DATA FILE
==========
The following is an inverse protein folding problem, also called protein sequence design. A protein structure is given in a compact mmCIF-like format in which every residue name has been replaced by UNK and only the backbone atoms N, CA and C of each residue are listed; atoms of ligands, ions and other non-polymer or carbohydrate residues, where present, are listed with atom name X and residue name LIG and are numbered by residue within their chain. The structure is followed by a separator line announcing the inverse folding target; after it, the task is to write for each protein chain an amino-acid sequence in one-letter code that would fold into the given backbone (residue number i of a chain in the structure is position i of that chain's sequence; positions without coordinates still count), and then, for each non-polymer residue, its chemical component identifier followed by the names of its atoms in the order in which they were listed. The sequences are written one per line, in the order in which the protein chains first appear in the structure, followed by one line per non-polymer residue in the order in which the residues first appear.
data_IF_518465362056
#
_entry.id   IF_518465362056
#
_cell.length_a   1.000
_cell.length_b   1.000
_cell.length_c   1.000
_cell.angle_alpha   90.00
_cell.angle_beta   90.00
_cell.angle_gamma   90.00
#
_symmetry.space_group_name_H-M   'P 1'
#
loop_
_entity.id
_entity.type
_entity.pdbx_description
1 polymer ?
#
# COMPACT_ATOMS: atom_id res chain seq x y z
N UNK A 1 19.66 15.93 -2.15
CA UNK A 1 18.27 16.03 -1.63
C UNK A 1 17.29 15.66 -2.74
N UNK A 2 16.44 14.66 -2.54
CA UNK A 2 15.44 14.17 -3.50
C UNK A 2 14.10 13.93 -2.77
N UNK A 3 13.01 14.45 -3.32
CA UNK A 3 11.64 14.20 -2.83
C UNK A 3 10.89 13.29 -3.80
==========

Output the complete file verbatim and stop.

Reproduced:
The following is an inverse protein folding problem, also called protein sequence design. A protein structure is given in a compact mmCIF-like format in which every residue name has been replaced by UNK and only the backbone atoms N, CA and C of each residue are listed; atoms of ligands, ions and other non-polymer or carbohydrate residues, where present, are listed with atom name X and residue name LIG and are numbered by residue within their chain. The structure is followed by a separator line announcing the inverse folding target; after it, the task is to write for each protein chain an amino-acid sequence in one-letter code that would fold into the given backbone (residue number i of a chain in the structure is position i of that chain's sequence; positions without coordinates still count), and then, for each non-polymer residue, its chemical component identifier followed by the names of its atoms in the order in which they were listed. The sequences are written one per line, in the order in which the protein chains first appear in the structure, followed by one line per non-polymer residue in the order in which the residues first appear.
data_IF_518465362056
#
_entry.id   IF_518465362056
#
_cell.length_a   1.000
_cell.length_b   1.000
_cell.length_c   1.000
_cell.angle_alpha   90.00
_cell.angle_beta   90.00
_cell.angle_gamma   90.00
#
_symmetry.space_group_name_H-M   'P 1'
#
loop_
_entity.id
_entity.type
_entity.pdbx_description
1 polymer ?
#
# COMPACT_ATOMS: atom_id res chain seq x y z
N UNK A 1 19.66 15.93 -2.15
CA UNK A 1 18.27 16.03 -1.63
C UNK A 1 17.29 15.66 -2.74
N UNK A 2 16.44 14.66 -2.54
CA UNK A 2 15.44 14.17 -3.50
C UNK A 2 14.10 13.93 -2.77
N UNK A 3 13.01 14.45 -3.32
CA UNK A 3 11.64 14.20 -2.83
C UNK A 3 10.89 13.29 -3.80